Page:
What is special about this house that we are discovering today? The house, known as the push-pull house, has an open and bright interior, while the exterior matches the sheltered residential architecture of handicrafts from the 1930s. The house was built by London-based architects Cullinan Studio, which is divided into sections so that the light enters the interior through the glazed gaps.
The push-pull house consists of a cross-laminated timber structure (CLT), which was designed in collaboration with the wood specialist Eurban. Starting with these sturdy craft structures, the Cullinan Studio took a traditional house shape, breaking it down into three parts. The main symmetrical shape of the house has been divided into two parts and now reads as two mono-inclined shapes intersected by an entrance hall and a staircase. In addition to these two shapes, the roof pitch continues to drop to create a large, open plan living, kitchen and dining area with a glazed corner overlooking the garden.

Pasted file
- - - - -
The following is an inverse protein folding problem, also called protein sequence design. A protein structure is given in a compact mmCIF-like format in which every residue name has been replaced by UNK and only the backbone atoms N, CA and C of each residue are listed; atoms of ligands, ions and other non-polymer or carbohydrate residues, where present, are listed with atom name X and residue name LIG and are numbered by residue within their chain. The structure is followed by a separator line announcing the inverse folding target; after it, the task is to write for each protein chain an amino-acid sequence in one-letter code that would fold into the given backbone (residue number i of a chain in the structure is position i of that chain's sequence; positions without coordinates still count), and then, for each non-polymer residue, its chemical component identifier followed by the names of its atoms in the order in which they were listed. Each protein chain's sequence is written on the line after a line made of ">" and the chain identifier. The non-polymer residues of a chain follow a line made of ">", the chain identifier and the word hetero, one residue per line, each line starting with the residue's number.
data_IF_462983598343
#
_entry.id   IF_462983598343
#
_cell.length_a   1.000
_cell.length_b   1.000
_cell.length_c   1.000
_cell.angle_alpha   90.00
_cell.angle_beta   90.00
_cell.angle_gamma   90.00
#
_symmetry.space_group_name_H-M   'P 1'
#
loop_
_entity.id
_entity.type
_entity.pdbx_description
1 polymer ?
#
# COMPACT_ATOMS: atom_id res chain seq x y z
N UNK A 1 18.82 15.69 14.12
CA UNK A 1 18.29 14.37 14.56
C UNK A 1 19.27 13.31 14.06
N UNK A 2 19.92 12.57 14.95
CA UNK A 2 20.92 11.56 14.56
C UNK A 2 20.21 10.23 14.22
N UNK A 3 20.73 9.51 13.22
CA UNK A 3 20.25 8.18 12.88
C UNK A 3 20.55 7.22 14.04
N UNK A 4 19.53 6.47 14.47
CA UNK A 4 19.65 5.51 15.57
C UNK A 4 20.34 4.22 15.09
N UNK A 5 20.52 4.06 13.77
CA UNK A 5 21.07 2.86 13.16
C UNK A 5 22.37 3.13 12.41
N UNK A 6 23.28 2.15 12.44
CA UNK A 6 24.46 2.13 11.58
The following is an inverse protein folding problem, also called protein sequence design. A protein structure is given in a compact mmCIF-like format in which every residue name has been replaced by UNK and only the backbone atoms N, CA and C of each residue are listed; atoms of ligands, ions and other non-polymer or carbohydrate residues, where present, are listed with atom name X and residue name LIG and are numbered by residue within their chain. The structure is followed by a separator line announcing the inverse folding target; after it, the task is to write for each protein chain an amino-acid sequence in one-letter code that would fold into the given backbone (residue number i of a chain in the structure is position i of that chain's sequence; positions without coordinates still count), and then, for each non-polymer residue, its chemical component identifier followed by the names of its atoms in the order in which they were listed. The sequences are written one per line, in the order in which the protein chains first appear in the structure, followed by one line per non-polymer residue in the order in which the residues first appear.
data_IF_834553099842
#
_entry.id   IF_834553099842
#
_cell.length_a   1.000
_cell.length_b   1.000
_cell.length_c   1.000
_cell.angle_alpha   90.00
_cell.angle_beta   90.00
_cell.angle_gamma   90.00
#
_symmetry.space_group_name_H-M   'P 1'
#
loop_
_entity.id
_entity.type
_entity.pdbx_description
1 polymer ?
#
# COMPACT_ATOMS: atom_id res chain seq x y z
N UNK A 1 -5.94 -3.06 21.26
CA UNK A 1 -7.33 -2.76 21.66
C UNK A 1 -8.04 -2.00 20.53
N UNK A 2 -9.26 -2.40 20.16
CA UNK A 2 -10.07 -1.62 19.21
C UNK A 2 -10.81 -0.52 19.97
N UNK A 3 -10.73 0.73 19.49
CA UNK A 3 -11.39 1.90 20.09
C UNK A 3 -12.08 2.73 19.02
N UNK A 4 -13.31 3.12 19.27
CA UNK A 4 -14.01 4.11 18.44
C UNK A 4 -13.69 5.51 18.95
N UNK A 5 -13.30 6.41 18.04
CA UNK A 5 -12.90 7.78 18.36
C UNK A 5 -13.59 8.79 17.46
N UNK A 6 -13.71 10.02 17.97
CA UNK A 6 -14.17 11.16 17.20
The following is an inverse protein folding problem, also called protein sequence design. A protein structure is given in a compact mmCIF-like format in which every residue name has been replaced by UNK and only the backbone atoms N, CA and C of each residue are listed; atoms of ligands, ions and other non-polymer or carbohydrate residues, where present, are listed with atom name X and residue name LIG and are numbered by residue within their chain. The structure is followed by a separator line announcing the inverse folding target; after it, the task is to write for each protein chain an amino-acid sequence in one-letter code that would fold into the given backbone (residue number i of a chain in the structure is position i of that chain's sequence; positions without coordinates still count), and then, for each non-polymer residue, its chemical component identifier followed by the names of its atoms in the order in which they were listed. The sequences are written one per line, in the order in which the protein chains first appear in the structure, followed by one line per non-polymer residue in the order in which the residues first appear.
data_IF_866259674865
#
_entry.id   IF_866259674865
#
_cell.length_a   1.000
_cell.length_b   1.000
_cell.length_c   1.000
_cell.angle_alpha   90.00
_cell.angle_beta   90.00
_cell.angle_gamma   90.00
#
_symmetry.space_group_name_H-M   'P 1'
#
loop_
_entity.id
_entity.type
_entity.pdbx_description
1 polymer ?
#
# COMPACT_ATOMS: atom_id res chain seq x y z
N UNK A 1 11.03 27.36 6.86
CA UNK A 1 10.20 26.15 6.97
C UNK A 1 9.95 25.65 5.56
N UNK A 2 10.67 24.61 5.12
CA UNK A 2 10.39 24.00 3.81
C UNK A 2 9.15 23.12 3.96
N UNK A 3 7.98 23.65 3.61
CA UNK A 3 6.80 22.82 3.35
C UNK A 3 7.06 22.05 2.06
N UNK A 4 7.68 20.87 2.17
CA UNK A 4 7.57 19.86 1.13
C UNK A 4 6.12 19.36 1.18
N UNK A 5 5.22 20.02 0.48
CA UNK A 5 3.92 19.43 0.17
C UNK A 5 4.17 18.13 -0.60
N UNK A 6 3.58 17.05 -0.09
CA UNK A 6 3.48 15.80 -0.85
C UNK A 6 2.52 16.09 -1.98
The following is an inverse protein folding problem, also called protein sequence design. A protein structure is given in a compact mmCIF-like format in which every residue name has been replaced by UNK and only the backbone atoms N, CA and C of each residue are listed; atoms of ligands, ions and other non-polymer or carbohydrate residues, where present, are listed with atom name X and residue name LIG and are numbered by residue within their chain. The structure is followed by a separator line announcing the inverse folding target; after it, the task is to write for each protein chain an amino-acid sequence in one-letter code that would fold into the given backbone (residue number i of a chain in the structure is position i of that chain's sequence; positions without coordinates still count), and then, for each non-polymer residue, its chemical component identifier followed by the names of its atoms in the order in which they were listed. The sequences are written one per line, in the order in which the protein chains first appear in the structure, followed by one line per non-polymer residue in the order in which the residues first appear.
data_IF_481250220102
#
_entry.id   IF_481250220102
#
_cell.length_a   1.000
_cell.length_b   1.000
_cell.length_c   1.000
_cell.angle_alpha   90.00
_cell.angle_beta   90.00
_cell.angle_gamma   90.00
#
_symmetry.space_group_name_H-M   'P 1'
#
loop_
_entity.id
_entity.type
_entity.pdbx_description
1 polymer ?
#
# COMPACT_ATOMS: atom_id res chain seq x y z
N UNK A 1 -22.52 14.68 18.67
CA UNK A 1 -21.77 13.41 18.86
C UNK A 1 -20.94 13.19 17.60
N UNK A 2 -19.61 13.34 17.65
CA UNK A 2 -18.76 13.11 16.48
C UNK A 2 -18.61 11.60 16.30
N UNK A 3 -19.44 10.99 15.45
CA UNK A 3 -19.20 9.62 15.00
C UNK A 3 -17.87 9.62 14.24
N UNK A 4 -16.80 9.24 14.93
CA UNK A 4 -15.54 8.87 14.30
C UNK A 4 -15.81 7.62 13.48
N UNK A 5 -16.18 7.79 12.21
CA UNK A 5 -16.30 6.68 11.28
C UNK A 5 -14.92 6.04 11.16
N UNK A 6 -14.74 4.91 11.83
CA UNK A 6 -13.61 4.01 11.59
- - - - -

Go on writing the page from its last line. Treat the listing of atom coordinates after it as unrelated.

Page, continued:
Customers were really interested in a feeling of lightness inside, so that is what guided the approach. Simple massaging is squeezed and pulled in direct response to the setting, bringing in sunlight and daylight. The main volume has been divided into four parts around the central entrance area, with the rooms taking up every corner. On the ground floor there is a cozy study and a utility room. On the level above there is a bedroom in each corner.
The openness of the “breaks” between the individual blocks in combination with glass balustrades promotes the visual connections between the levels of the house. Inside, the house’s CLT structure has been exposed and, together with white walls, provides a light contrast to the dark bricks and tiles outside.